Perhaps you know someone in your gym who seems really, really strong because he or she can move a ton of weight. You tell yourself that you want to be just as strong, but according to Greg Nuckols, that will hold you back. When you cast a narrow gaze, you limit how strong you can become. Image by Muffet.
Nuckols, founder of the strength and weight training resource Strengtheory, plays off the metaphor of a fish pond: If you're the strongest person in your gym, you're a big fish in a small pond. If you really want to know "strong", you need to swim over to the biggest pond there is. Or look to the strongest lifters in the world.
Of course, this is a harsh dose of reality — that you're not as "good" or as "strong" as you thought — but it is also deeply motivating and humbling.
I agree with Nuckols' sentiments here because lifting weights to get stronger and stronger is largely a mental game. Once you're past the newbie gains — those quick gains in strength and muscle during the beginning — you have to work even harder to continue making progress. And to do that, you must push past mental barriers and throw away the idea that you're already very strong.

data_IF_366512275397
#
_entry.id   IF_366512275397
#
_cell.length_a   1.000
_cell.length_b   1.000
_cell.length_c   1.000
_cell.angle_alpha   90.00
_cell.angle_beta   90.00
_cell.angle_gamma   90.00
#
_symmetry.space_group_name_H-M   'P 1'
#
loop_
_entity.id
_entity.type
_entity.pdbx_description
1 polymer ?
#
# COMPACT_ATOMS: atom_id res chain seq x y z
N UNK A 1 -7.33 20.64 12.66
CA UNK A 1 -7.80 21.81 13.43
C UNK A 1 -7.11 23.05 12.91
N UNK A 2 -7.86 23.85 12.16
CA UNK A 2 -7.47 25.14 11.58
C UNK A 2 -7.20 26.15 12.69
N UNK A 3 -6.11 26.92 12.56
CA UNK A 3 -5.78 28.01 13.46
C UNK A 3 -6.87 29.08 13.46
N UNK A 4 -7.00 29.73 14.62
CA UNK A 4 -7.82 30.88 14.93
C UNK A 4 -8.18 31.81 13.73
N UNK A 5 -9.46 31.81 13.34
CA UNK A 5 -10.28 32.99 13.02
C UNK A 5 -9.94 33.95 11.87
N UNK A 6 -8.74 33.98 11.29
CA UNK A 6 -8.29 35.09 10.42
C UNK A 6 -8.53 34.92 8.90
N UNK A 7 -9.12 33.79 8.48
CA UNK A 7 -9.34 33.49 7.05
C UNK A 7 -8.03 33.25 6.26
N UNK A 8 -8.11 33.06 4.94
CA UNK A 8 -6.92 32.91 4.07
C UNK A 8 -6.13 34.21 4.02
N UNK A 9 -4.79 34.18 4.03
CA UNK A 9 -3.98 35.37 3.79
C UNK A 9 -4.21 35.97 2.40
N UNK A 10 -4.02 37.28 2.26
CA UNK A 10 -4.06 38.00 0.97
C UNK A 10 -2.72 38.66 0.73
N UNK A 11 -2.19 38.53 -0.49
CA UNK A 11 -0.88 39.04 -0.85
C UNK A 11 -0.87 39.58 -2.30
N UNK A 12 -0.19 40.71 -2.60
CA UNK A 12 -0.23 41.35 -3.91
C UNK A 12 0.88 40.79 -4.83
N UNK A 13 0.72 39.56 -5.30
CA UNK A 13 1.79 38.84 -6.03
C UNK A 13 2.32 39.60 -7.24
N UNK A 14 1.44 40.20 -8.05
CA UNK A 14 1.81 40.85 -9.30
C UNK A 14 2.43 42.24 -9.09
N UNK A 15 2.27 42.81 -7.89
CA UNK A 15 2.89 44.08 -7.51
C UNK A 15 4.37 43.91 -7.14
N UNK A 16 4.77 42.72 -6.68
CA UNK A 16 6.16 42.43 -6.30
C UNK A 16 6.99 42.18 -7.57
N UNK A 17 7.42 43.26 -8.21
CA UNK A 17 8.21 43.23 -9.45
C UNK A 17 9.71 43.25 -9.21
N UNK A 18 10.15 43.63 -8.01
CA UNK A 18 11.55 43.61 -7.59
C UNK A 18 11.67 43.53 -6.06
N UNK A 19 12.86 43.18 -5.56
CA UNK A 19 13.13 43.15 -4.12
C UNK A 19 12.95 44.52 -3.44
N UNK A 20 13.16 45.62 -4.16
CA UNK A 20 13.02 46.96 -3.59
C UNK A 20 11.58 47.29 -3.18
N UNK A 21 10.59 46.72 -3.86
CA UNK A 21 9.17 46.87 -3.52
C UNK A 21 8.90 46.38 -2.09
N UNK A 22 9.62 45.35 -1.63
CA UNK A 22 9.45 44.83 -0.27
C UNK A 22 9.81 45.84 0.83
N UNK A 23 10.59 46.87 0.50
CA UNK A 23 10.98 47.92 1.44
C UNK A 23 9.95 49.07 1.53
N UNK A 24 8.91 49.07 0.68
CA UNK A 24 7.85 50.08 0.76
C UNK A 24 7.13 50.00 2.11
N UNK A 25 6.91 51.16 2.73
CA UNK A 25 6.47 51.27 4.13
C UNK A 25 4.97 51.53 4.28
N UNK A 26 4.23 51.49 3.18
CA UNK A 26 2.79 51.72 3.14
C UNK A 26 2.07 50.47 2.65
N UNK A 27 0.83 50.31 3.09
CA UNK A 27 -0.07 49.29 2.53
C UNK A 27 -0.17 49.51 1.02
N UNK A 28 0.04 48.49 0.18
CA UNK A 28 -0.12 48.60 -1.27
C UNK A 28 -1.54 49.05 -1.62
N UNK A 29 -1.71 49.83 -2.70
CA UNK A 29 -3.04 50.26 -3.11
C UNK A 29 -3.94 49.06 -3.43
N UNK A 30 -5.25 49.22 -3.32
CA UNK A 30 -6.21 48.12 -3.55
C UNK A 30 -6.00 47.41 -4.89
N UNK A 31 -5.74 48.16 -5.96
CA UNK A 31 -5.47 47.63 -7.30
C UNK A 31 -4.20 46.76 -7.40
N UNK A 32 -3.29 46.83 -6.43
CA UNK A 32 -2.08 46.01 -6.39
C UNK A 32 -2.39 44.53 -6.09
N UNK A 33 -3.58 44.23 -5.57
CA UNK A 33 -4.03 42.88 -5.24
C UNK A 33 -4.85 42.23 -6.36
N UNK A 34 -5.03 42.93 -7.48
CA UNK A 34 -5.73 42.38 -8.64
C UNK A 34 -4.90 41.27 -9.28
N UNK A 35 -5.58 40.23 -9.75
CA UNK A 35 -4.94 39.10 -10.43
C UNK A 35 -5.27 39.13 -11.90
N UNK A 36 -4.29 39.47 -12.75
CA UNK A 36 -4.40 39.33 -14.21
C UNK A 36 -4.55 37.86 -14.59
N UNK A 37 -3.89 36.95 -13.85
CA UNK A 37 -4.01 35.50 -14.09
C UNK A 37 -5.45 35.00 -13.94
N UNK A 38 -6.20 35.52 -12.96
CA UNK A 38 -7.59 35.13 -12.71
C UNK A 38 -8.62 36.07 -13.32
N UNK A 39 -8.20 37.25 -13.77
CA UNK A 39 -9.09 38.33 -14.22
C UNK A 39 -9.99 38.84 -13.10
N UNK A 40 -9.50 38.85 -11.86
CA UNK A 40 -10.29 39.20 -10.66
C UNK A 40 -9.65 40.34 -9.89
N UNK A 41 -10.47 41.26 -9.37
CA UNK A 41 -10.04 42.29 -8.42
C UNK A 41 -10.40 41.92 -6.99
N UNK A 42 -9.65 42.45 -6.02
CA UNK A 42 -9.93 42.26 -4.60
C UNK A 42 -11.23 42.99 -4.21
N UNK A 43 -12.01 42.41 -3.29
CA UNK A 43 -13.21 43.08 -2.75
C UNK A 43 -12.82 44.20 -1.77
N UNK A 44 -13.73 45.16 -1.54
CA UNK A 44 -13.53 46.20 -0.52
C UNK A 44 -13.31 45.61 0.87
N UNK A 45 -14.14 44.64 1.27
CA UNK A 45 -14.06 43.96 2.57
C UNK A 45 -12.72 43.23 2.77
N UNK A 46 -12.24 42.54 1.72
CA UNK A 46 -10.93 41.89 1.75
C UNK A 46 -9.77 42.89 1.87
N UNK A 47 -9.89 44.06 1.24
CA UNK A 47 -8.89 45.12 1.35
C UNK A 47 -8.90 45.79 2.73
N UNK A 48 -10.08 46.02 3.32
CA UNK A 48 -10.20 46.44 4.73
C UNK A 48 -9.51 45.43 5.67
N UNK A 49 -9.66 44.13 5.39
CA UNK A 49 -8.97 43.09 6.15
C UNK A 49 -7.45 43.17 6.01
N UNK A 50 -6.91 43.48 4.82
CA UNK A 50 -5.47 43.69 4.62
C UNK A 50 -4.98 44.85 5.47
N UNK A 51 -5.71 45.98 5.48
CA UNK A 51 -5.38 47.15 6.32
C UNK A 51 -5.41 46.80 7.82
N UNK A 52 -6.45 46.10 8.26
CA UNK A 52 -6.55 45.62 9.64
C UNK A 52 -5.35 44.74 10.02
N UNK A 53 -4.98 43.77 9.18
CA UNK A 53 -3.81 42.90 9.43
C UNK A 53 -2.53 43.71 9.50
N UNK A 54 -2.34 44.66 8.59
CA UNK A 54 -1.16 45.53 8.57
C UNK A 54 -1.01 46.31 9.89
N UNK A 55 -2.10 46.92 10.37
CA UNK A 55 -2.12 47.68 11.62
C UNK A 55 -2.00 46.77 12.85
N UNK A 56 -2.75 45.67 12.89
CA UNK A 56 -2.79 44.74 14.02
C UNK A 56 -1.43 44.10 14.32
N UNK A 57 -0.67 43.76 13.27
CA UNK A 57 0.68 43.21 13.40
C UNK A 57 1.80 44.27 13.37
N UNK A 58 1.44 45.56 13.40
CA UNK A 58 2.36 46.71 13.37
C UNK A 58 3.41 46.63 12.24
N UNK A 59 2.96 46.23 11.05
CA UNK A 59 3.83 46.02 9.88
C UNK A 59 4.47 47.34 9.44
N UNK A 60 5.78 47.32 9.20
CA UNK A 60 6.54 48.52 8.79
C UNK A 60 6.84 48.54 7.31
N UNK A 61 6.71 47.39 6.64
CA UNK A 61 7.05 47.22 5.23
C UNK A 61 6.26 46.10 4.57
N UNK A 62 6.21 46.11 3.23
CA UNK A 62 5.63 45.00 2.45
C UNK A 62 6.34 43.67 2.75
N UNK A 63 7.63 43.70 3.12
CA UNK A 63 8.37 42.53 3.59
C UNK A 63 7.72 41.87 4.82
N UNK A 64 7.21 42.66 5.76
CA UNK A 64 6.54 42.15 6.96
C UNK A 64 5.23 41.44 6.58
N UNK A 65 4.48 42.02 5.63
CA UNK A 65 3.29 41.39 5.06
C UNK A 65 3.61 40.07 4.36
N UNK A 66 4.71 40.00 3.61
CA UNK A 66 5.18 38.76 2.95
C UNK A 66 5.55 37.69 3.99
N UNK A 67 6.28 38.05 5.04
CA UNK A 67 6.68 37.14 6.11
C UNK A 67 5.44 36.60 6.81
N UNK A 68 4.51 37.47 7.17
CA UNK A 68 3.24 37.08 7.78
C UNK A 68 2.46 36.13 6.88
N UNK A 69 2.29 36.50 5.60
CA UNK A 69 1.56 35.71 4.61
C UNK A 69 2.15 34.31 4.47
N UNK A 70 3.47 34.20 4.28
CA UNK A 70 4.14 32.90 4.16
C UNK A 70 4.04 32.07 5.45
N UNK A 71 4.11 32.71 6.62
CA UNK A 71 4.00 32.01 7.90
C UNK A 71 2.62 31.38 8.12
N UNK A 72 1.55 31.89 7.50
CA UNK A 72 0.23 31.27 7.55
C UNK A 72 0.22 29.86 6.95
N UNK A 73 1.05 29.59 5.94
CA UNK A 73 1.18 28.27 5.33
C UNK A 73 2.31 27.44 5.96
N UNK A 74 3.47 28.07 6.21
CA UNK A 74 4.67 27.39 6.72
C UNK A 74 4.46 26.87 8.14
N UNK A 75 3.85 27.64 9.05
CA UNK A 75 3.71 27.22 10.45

You limit yourself by having low expectations. To bring this full circle and to tie it back into the original metaphor: Throw yourself into the biggest ocean there is. You may never become the biggest fish, but only by venturing there do you find out just how large of a fish you can become.
In fitness, it's easy to fall into complacency and mindlessly move through the motions. But when you aim high, knowing there's a possibility of eventually getting close to your goal, you're able to push yourself in your workouts for many years to come.
"Strong" Is Determined By the Size of Your Pond [Strengtheory]